Month: February 2016

Overnight Call

I wrote this, while sitting at an airport at 3 am, waiting for a 6 am flight

I was very tired.

—————-

Another late night

The feeling is very familiar, though it’s been a long time.

I’ve got a headache and I’m nauseous.

I’m tired, sweaty and I pity anyone who has to be close to me.

I’d like to sleep, but I can’t. I don’t have a comfortable place to sleep. But I also simply can’t, panic stricken by the slightest vibration of my cell phone.

I’m awake, and I see and hear everything, but not everything makes sense. Most things do make sense but I’m grateful I’ve haven’t been pushed harder to make sense of more complex things.

The last time i was in bed, it was 6 AM, 21 hours ago.

I’m sitting in an airport, on a laptop collecting my thoughts of the day that just passed.

When morning arrives, in my fatigued state, I’ll have to talk about everything that happened today. Details are hard to remember in this mental fog, but they mean everything. Details save lives.

I’m not on call, but i remember this is what it feels like.

It feels like it was just a few months ago, (but actually several years ago) I was taking ICU call every 4th night. 6 am to 12 pm the following day. 30 hours. Back then, this was considered, better and more humane than what my predecessors experienced.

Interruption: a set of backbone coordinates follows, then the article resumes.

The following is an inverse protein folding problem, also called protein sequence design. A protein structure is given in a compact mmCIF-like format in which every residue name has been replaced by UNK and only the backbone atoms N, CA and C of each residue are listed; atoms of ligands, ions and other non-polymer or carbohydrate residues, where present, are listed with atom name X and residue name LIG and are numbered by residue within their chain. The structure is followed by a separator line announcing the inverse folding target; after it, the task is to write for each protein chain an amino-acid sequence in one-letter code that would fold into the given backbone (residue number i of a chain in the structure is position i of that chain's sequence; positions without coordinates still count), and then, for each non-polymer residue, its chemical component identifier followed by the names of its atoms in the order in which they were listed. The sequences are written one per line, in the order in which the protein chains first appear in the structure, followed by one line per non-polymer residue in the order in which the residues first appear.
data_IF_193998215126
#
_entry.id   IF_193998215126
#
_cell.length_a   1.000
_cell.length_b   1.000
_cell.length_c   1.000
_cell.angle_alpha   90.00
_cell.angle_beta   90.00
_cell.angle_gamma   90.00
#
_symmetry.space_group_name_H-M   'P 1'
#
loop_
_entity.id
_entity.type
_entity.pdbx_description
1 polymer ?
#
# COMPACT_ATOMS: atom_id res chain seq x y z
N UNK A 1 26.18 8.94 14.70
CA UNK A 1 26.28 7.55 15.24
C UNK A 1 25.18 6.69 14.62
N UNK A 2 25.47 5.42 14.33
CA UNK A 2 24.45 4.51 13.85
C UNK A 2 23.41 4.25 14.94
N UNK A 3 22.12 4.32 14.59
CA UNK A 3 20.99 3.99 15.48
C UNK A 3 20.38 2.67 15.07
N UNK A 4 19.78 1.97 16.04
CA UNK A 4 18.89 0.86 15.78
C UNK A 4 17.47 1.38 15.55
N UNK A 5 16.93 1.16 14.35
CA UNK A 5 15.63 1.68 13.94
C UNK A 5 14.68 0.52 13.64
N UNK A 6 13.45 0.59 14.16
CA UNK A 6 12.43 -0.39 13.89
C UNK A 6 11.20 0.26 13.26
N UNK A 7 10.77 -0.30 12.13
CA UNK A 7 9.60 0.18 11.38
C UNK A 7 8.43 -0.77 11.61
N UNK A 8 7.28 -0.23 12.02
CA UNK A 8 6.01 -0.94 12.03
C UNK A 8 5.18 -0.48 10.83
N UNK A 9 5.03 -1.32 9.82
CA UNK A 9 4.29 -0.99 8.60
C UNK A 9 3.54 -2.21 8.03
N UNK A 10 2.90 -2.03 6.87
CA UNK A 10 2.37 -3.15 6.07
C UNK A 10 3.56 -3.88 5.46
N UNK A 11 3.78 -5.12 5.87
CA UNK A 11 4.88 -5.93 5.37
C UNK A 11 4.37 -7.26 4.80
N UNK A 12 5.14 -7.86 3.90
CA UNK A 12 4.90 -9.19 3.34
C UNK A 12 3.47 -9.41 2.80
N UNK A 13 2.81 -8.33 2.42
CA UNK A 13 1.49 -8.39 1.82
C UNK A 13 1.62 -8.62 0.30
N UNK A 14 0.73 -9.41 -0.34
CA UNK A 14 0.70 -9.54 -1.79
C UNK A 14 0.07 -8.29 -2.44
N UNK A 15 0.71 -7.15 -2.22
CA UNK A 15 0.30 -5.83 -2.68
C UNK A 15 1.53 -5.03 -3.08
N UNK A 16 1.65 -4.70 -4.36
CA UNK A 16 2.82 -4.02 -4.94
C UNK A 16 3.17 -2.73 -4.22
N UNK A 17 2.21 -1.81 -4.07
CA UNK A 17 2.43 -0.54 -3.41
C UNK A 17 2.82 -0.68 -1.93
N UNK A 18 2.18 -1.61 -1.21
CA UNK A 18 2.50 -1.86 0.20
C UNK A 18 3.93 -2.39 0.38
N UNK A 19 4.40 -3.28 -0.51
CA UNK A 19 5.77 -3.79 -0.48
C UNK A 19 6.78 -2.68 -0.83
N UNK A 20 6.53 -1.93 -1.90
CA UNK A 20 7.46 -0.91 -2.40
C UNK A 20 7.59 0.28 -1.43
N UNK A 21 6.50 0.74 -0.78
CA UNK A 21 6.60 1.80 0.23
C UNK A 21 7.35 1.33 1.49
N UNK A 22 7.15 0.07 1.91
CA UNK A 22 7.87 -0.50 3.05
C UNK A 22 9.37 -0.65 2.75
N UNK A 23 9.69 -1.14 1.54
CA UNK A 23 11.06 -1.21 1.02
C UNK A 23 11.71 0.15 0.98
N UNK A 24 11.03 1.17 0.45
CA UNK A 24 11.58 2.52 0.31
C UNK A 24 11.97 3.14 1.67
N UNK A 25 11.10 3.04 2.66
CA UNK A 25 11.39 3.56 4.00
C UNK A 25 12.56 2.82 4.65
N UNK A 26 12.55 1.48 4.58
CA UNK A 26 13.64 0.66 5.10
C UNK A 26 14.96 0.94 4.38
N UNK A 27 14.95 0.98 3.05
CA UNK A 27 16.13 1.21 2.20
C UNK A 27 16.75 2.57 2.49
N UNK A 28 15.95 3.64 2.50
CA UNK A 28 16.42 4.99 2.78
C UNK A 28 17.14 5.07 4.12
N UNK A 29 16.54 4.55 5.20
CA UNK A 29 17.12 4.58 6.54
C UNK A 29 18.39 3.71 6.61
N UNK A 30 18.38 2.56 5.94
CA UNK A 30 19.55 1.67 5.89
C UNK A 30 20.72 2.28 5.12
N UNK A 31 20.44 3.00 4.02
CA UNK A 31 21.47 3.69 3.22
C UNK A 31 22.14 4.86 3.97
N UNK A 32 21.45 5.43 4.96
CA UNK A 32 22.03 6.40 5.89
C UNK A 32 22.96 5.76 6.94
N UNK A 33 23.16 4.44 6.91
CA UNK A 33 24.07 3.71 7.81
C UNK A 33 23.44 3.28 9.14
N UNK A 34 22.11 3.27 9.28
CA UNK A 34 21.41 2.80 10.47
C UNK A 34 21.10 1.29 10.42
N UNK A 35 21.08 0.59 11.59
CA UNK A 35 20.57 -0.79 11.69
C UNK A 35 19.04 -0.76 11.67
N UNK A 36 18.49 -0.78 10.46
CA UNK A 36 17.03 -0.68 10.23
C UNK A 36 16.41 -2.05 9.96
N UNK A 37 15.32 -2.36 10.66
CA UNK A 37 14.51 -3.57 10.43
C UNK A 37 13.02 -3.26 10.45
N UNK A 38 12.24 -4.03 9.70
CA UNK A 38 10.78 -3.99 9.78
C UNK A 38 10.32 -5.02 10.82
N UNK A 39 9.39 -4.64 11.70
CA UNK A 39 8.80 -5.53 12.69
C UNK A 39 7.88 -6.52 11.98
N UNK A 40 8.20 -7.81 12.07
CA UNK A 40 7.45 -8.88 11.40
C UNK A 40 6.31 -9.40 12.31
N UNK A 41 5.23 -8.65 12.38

Today, I can tolerate the idea of sitting in an airport for 24 hours without sleep. But what I cannot accept is critically ill patients being cared for by young doctors trying to function in my fatigued state.

It really is a good thing that we’re doing away with draconian call schedules in residency.

 

The nights were long, dreary, busy and frightening with the knowledge that as each hour passed,I became more and more tired, and less and less capable of performing at maximal capacity.

The mornings were painful, mindlessly filling out progress notes trying to recall the events, struggling to explain the new stories that rolled in each night.

Walking from bed to bed, surrounded by clean, showered colleagues while wreaking of “Call stank,” I used to count the minutes  when the day would end.

When will this endless night end.

When will I take my last call? when will I never have to do this again?

 

Lady with leukemia in a blast crisis, septic and dying?

When can I leave?

Guy with hepatitis C, and in DIC?

When can I go home and take a shower?

Girl with endocarditis and MRSA sepsis?

When can I crawl into bed?

New admit for ARDS.

I feel nauseous, I can’t breathe, I need some fresh air.

The old-timers can argue of the virtues of long call shifts, the toughness it takes and the sense of responsibility and accountability it takes to perform under duress.

But the truth is, human physiology and billions of years of evolution demand 8 hours of sleep. Patients deserve doctors who function at optimal mental capacity. Doctors are humans  and they deserve not to have their mind stripped, their bodies battered and their soul drained by “call.””

It’s almost 4 am. and my night here in the airport is almost done. I won’t have to do this again for quite a long time. I’m also grateful I never have to do overnight calls.

 

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